Philip Yancey, in his book, The Jesus I Never Knew,shares the following story:
I once showed to a class several dozen art slides portraying Jesus in a variety of forms — African, Korean, Chinese — and then asked the class to describe what they thought Jesus looked like. Virtually everyone suggested that he was tall (unlikely for a first century Jew), most said handsome, and no one said overweight. I showed a BBC film on the life of Christ that featured a pudgy actor in the title role, and some in the class found it offensive. We prefer a tall, handsome, and above all, slender Jesus.
. . . .
Because of the Gospel’s silence, we cannot answer with certainty the basic question of what Jesus looked like. That is a good thing, I believe. Our glamorized representations of Jesus say more about us that about him. He had no supernatural glow about him; John the Baptist admitted he never would have recognized Jesus apart from special revelation. According to Isaiah, we cannot point to his beauty or majesty or anything else in his appearance to explain his attraction. The key lies elsewhere. [page 87]
. . . .
The Gospels show that Jesus quickly established intimacy with the people he met. Whether talking with a woman at the well, a religious leader in the garden, or a fisherman by a lake, he cut instantly to the heart of the matter …. Jesus drew out something else, a hunger so deep that people crowded around him just to touch his clothes. [p. 89]
Jesus drew out a hunger ….people who came to him wanted more.
Those who came to Jesus in today’s Gospel came because they had seen a sign or THE sign, but because they had eaten of the loaves and fishes. He tells us to look beyond the sign, to look beyond our stomachs, to look beyond our fears and hopes …..even to look beyond the bread and wine …. and to see HIM –and then we will be satisfied. So many people got lost in the multiplication of loaves and fishes and even the sign of Jesus …. and failed to see Jesus himself and to see what he really was offering.
As we come to Eucharist, we are to look behind the sign, the symbol, the reality of the bread made flesh, to see Jesus as he is and as he comes to us in the situations of our life. Let’s listen to the challenge he makes ….
Do not work for food that perishes but for the food that endures for eternal life. [John 6:24-35]
A 2003 survey revealed that when Americans were asked what do they really want in life, the answer was  love,  peace, and  joy. I would believe that if people were asked the same question today, they would answer in the same way …. what do we really want? We know the right answer … at time we get off track … is the present moment a time of being off track? For what are we spending our time, our energy, our money … for food that lasts or food that perishes?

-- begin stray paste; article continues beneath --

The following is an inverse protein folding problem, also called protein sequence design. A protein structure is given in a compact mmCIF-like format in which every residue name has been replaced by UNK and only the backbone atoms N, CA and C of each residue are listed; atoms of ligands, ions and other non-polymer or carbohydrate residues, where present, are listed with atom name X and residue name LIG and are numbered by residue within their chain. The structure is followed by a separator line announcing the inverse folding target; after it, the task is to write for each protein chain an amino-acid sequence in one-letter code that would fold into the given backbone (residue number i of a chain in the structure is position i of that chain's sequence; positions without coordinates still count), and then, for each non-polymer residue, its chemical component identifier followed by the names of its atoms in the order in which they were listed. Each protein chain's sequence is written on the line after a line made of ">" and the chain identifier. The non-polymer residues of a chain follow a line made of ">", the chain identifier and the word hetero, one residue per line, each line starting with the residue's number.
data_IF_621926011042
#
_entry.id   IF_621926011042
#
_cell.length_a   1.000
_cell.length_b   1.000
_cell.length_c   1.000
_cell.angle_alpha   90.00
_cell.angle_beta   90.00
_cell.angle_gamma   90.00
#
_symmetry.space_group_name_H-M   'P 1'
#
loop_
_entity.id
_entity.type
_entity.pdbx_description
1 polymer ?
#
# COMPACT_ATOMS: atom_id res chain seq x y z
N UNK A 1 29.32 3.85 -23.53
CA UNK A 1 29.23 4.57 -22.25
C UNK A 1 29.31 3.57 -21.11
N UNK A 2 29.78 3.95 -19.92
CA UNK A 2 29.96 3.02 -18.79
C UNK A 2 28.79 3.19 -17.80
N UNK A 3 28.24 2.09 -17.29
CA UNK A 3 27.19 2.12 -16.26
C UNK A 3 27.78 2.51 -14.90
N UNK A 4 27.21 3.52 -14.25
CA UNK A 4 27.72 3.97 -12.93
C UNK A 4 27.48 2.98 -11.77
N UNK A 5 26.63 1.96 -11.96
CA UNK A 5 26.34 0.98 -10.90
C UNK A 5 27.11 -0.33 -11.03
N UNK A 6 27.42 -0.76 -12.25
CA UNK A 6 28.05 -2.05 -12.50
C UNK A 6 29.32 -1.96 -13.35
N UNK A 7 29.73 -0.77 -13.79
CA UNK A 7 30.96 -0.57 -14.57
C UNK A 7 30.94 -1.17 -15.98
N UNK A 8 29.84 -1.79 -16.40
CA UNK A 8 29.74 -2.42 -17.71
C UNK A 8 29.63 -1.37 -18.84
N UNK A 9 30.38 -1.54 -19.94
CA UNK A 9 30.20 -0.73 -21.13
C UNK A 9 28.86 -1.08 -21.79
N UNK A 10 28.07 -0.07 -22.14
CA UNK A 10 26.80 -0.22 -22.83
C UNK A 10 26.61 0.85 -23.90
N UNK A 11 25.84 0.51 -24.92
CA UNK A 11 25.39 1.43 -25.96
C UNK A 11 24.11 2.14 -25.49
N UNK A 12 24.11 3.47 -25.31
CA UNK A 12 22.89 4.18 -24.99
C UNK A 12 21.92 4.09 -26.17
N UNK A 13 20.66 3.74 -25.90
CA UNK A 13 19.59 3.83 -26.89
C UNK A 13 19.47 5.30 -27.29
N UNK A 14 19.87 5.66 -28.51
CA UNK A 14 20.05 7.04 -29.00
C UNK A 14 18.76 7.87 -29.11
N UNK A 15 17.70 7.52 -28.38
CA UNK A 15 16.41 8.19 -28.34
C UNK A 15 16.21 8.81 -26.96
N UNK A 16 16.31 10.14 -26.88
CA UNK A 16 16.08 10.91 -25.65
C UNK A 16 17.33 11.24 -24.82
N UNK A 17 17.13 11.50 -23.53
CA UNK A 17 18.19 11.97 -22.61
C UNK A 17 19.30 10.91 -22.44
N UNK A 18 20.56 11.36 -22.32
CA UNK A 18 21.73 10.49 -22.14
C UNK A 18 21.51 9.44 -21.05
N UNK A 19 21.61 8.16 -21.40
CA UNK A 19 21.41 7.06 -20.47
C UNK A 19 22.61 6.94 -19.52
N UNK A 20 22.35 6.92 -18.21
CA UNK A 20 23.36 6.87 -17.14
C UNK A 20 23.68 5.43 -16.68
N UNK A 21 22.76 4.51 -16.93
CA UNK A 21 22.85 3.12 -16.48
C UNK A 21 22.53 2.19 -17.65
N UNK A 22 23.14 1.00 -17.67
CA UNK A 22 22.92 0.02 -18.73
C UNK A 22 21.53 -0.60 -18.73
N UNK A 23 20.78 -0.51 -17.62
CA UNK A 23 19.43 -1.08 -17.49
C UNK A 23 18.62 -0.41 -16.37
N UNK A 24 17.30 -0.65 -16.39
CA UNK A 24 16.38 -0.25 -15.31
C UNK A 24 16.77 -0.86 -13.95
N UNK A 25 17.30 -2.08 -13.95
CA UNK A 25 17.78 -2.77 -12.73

I have always “loved” the prayer …. may we enjoy the things of earth and love the things of heaven …. Use what we have for the enjoyment of life on earth, but see Jesus in our midst AND THEN SEE LIKE HE SEES.
I have often preached a message something like this …. when we are lying sick in a hospital bed what do we want … the beautiful sweater/jacket in the closet at home or the presence of a loved one by our side?
In the Gospel Jesus declares “I am the bread of life; whoever comes to me will never hunger, and whoever believes in me will never thirst.” The bread of life — pan de Vida — pain de la vie …. the bread for all who come to him.
Most of us have eaten something [dessert?] only to say, “It was not worth the calories.” Today is a day for us to stop and see what we are “eating” and to ask, “am I being satisfied?” If after communion, I still hunger, then maybe I have not really seen the Jesus beyond the bread and wine.
Just maybe — my image of Jesus and what I “think” Jesus would look like and what Jesus would be saying in 2012 — is not what Jesus really looks like or what Jesus is really saying.
When we eat the bread of life, our fears are calmed and our hope is renewed.
When we eat the bread of life we see people as Jesus sees them — wounded beggars — our brothers and sisters …gender does not matter, religious denomination does not matter — republican and democrat does not matter.
When we eat the bread of life, we see where the sign is pointing — and we know what we must do this week.
When eat the bread of life, we see what is going on in our family — and we know where we need to focus our energy.
Once again a banquet has been prepared — with rich, juicy meat — and choice wine — and then … best of all, there is the bread of life. Come — Come to the banquet prepared for you.